Chicagoans respond to draft Chicago Cultural Plan

Orit Sarfaty

Orit Sarfaty, project manager at Lord Cultural Resources, goes over the Chicago Cultural Plan at Malcolm X College Tuesday. (Armando L. Sanchez, Chicago Tribune / July 25, 2012)

How do Chicagoans feel about the draft Chicago Cultural Plan 2012, which was released July 16?

That's precisely what cultural planners sought to learn when they launched the latest round of Town Hall meetings Tuesday evening at Malcolm X College, on West Van Buren Street.

Though the city's Department of Cultural Affairs and Special Events (DCASE) had held more than 30 public meetings earlier this year to gather input for the Cultural Plan, this time was different. Now a draft version existed, and Chicagoans had had a week to study its 64 pages (plus 38 pages of supplemental material), all of which had been posted online at

It will be awhile until the data from this new round of Town Hall meetings is tabulated, released and incorporated into the final version of the plan, due in fall. But some general trends were apparent from the first round of polling conducted Monday evening.

Among the 10 priorities spelled out in the draft Cultural Plan, four received "strongly support" votes among arts professionals and everyday Chicagoans who turned out at Malcolm X College:

Reinvigorate arts education for all Chicago and create opportunities for lifelong learning.

Optimize city policies and regulation so creative initiatives thrive.

Integrate culture into civic life – across public, nonprofit and private sectors.

Strengthen capacity of arts providers at critical stages of growth.

At the meeting, which drew about 100 people, visitors were given transponders that they could wear around their necks or hold in their hands. When a particular priority of the draft Cultural Plan appeared on screen, voters could press a button to choose "strongly support," "support," "do not support" or "no opinion."

In this way, DCASE and Lord Cultural Resources (which is collaborating on producing the report) hope to gauge reaction to the document, as well as intensity of feeling.

The evening began with cultural commissioner Michelle Boone citing the draft plan as "a road map for arts and culture in Chicago."

Orit Sarfaty, a senior consultant at Lord Cultural Resources, then opened the discussion and polling process on the draft plan, telling the audience: "We need to know from you: Did we get it right?"

To find out, she began soliciting electronic votes on each of the plan's 10 priorities, then invited participants to break into groups, each to analyze and discuss specific recommendations in the document.

The groups would "go even more granular," she said, asking contributors to "sink your teeth into" the plan's specific proposals.

For the next hour or so, Chicagoans did just that, sounding off among each other on what they liked in the document – and what they didn't.

"Some of this language sounds like business language, not what artists might use," Abra Johnson, a sociology teacher and arts organizer, told her group, which was analyzing the report's first priority: "Attract and retain artists and creative professionals."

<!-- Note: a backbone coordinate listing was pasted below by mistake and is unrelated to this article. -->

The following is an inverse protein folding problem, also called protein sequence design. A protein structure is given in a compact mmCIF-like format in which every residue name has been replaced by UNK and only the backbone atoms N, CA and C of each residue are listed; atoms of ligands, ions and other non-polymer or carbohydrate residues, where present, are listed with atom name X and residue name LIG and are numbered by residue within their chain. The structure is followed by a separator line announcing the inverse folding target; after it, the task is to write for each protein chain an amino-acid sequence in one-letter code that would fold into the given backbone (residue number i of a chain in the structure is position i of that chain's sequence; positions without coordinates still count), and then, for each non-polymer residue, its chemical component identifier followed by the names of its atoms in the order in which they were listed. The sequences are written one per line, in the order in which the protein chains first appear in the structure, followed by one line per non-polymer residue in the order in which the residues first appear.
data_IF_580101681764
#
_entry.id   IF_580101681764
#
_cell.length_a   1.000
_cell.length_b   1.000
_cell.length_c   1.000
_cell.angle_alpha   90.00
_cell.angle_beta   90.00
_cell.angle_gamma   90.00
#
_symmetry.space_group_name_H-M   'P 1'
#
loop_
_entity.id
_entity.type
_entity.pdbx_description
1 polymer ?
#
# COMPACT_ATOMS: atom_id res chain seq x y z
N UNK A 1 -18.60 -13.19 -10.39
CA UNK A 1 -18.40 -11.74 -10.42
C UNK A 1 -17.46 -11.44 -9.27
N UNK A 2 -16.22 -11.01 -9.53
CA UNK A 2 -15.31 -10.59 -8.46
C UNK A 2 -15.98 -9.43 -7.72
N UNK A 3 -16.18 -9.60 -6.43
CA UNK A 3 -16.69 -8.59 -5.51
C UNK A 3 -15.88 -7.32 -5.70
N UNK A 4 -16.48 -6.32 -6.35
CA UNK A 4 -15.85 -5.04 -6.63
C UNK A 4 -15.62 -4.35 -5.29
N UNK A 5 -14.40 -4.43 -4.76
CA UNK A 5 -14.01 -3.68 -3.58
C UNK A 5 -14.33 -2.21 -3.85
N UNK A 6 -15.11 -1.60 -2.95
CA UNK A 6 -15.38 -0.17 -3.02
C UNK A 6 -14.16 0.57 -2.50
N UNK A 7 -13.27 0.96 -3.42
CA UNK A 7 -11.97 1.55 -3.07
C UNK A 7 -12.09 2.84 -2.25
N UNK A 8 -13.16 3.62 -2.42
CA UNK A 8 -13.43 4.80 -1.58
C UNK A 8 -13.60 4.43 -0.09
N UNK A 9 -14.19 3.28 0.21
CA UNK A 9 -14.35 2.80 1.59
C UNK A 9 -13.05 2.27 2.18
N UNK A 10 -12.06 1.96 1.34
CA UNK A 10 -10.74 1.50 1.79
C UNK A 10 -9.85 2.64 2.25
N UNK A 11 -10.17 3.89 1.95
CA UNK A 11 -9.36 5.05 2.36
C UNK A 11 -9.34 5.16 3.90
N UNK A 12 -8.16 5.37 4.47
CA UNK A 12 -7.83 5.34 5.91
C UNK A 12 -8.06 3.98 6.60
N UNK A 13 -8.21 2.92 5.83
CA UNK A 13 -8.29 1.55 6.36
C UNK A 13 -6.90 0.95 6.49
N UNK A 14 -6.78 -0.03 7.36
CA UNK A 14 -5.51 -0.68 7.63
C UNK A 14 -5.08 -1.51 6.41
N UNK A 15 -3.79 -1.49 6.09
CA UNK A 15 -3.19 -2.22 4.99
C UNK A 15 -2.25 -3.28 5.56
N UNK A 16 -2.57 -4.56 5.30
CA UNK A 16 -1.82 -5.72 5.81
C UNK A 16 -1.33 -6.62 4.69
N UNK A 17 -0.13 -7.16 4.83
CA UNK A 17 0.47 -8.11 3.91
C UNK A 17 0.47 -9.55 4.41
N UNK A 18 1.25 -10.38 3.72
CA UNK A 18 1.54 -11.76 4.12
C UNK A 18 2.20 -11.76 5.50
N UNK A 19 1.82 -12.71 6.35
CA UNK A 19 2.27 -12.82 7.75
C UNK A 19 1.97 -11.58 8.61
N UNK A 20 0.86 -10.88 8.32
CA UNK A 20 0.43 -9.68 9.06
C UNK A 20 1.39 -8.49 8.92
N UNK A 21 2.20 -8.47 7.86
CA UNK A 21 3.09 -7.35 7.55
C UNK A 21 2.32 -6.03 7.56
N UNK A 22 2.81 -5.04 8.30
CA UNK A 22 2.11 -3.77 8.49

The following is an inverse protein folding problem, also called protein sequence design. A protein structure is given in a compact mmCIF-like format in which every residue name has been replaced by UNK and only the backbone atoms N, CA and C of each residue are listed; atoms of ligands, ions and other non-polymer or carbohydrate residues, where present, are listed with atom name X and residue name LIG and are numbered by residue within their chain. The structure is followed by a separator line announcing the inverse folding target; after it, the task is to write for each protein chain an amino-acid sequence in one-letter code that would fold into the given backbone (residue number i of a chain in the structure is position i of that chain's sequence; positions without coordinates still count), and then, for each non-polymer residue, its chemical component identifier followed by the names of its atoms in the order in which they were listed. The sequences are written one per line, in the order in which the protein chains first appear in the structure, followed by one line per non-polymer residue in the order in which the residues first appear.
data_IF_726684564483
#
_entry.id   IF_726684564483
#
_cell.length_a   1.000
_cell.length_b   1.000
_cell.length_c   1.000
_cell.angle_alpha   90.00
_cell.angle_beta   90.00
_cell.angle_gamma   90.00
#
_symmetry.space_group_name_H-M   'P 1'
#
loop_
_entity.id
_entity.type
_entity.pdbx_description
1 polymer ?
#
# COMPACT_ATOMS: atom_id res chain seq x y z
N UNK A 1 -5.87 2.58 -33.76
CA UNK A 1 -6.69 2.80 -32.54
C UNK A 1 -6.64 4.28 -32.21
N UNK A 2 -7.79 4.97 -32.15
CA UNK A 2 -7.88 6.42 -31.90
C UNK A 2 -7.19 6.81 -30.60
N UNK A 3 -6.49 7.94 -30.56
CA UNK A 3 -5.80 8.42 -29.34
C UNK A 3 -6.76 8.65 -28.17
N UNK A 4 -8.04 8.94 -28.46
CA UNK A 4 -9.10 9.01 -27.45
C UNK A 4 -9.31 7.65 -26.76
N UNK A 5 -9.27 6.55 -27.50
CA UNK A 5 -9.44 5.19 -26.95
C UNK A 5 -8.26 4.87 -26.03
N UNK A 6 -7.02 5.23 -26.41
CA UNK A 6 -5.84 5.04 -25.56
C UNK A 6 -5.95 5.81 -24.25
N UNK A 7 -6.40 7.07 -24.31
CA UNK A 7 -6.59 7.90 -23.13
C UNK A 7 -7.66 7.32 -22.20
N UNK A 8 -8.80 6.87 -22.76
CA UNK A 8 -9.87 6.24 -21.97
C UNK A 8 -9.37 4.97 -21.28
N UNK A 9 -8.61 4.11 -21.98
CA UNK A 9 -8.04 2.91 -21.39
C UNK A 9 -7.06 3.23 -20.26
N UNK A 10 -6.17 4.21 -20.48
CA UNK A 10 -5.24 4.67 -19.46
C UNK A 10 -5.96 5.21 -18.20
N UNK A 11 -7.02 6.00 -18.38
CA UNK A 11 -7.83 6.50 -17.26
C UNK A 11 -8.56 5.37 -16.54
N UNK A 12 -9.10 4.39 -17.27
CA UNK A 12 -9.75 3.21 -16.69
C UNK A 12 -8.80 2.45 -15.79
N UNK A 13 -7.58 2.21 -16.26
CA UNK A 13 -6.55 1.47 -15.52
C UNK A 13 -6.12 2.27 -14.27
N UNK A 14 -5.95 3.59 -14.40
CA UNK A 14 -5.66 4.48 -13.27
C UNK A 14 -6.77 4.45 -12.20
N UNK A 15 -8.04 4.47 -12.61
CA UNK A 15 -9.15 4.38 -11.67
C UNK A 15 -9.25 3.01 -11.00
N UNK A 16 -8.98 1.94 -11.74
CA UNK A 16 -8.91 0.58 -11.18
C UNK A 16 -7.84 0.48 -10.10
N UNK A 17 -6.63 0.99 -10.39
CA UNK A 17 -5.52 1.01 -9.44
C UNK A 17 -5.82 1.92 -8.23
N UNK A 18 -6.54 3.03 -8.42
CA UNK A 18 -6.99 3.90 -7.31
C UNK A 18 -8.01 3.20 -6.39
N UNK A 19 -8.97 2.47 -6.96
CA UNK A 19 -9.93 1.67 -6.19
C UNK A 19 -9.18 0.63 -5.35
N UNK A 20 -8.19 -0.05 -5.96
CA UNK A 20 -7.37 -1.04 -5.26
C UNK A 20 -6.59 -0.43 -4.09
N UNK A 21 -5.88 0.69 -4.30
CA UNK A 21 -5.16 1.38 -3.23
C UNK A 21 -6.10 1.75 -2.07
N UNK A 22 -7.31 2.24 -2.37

"When everything was flashing on the screen, it seemed very vague to me," added Gretchen Kalwinski, a writer. "We need specifics."

As the group dissected the draft plan's recommendations for attracting and retaining artists, they dug into those specifics.

Kalwinski and the others, for instance, ardently supported the plan's recommendation to "create a comprehensive system to accommodate space needs for artists and creative professionals."

"My husband and I are both artists, and we may have to leave Chicago, because it has been so hard to find space to live and work (in) here," Kalwinski told her group. "My friends are leaving every week."

Fo Wilson, an artist and educator, thoroughly agreed.

"I'm very new to Chicago," she said. "When I came here, it was very hard to find space."

But at least one of the plan's suggested sources for arts space, which had been suggested at earlier Town Hall meetings, drew some resistance.

Gwenn-Ael Lynn, a visual artist, objected to the recommendation that said space could be found in "foreclosed properties available for cultural, creative and artistic purposes."

"I have a problem with that," he said. "Someone gets kicked out of their house, and the city would take it over and turn it into a cultural space?"

The groups grappled with these issues, which was exactly the idea.

"Two hours is a little stingy," said Jim DeJong – a Chicago cultural activist who attended all the earlier Town Hall meetings – at the end of the evening.

"But I'm sure it's about accumulation of information. … Basically, I'm impressed with what they've done with the plan."

The final verdict, however, is not yet in.

This newest round of Town Hall meetings will continue with sessions from 6 to 8 p.m. Wednesday at the South Shore Cultural Center, 7059 S. South Shore Dr.; 10 a.m. to noon Saturday at St. Augustine College-Essaney Studios, 1345 W. Argyle St.; and 6 to 8 p.m. July 31 at the Chicago Cultural Center, 78 E. Washington St.

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